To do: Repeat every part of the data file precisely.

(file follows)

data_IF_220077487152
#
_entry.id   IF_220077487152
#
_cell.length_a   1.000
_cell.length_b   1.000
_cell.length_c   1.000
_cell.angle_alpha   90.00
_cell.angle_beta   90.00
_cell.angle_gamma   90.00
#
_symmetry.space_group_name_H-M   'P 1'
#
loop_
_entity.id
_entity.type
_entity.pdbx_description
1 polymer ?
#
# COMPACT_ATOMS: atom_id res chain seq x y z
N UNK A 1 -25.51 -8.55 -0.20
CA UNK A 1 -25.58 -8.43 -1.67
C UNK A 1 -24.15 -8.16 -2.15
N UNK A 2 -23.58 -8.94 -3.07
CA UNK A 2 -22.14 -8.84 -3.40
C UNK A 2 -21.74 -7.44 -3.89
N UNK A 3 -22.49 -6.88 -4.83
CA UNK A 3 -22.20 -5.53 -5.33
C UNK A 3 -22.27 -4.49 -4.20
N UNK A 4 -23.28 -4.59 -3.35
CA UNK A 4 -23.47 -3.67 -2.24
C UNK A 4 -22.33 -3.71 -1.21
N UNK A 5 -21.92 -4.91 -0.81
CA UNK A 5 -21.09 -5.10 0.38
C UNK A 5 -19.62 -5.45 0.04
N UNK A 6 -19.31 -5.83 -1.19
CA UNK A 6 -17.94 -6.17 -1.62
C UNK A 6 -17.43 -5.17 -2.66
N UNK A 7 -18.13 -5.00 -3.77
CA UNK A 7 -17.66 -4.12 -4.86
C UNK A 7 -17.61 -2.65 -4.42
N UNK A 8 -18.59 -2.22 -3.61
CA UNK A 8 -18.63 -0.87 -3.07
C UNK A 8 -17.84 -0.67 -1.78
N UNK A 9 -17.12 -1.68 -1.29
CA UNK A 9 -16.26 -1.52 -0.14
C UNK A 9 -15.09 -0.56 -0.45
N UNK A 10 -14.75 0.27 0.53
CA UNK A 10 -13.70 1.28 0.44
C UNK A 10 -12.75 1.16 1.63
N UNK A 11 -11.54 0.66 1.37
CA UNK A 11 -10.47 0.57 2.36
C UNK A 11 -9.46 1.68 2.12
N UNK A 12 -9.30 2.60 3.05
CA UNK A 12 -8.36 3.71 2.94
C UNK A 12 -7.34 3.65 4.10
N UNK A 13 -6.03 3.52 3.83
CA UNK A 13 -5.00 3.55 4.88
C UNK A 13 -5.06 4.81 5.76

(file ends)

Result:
data_IF_220077487152
#
_entry.id   IF_220077487152
#
_cell.length_a   1.000
_cell.length_b   1.000
_cell.length_c   1.000
_cell.angle_alpha   90.00
_cell.angle_beta   90.00
_cell.angle_gamma   90.00
#
_symmetry.space_group_name_H-M   'P 1'
#
loop_
_entity.id
_entity.type
_entity.pdbx_description
1 polymer ?
#
# COMPACT_ATOMS: atom_id res chain seq x y z
N UNK A 1 -25.51 -8.55 -0.20
CA UNK A 1 -25.58 -8.43 -1.67
C UNK A 1 -24.15 -8.16 -2.15
N UNK A 2 -23.58 -8.94 -3.07
CA UNK A 2 -22.14 -8.84 -3.40
C UNK A 2 -21.74 -7.44 -3.89
N UNK A 3 -22.49 -6.88 -4.83
CA UNK A 3 -22.20 -5.53 -5.33
C UNK A 3 -22.27 -4.49 -4.20
N UNK A 4 -23.28 -4.59 -3.35
CA UNK A 4 -23.47 -3.67 -2.24
C UNK A 4 -22.33 -3.71 -1.21
N UNK A 5 -21.92 -4.91 -0.81
CA UNK A 5 -21.09 -5.10 0.38
C UNK A 5 -19.62 -5.45 0.04
N UNK A 6 -19.31 -5.83 -1.19
CA UNK A 6 -17.94 -6.17 -1.62
C UNK A 6 -17.43 -5.17 -2.66
N UNK A 7 -18.13 -5.00 -3.77
CA UNK A 7 -17.66 -4.12 -4.86
C UNK A 7 -17.61 -2.65 -4.42
N UNK A 8 -18.59 -2.22 -3.61
CA UNK A 8 -18.63 -0.87 -3.07
C UNK A 8 -17.84 -0.67 -1.78
N UNK A 9 -17.12 -1.68 -1.29
CA UNK A 9 -16.26 -1.52 -0.14
C UNK A 9 -15.09 -0.56 -0.45
N UNK A 10 -14.75 0.27 0.53
CA UNK A 10 -13.70 1.28 0.44
C UNK A 10 -12.75 1.16 1.63
N UNK A 11 -11.54 0.66 1.37
CA UNK A 11 -10.47 0.57 2.36
C UNK A 11 -9.46 1.68 2.12
N UNK A 12 -9.30 2.60 3.05
CA UNK A 12 -8.36 3.71 2.94
C UNK A 12 -7.34 3.65 4.10
N UNK A 13 -6.03 3.52 3.83
CA UNK A 13 -5.00 3.55 4.88
C UNK A 13 -5.06 4.81 5.76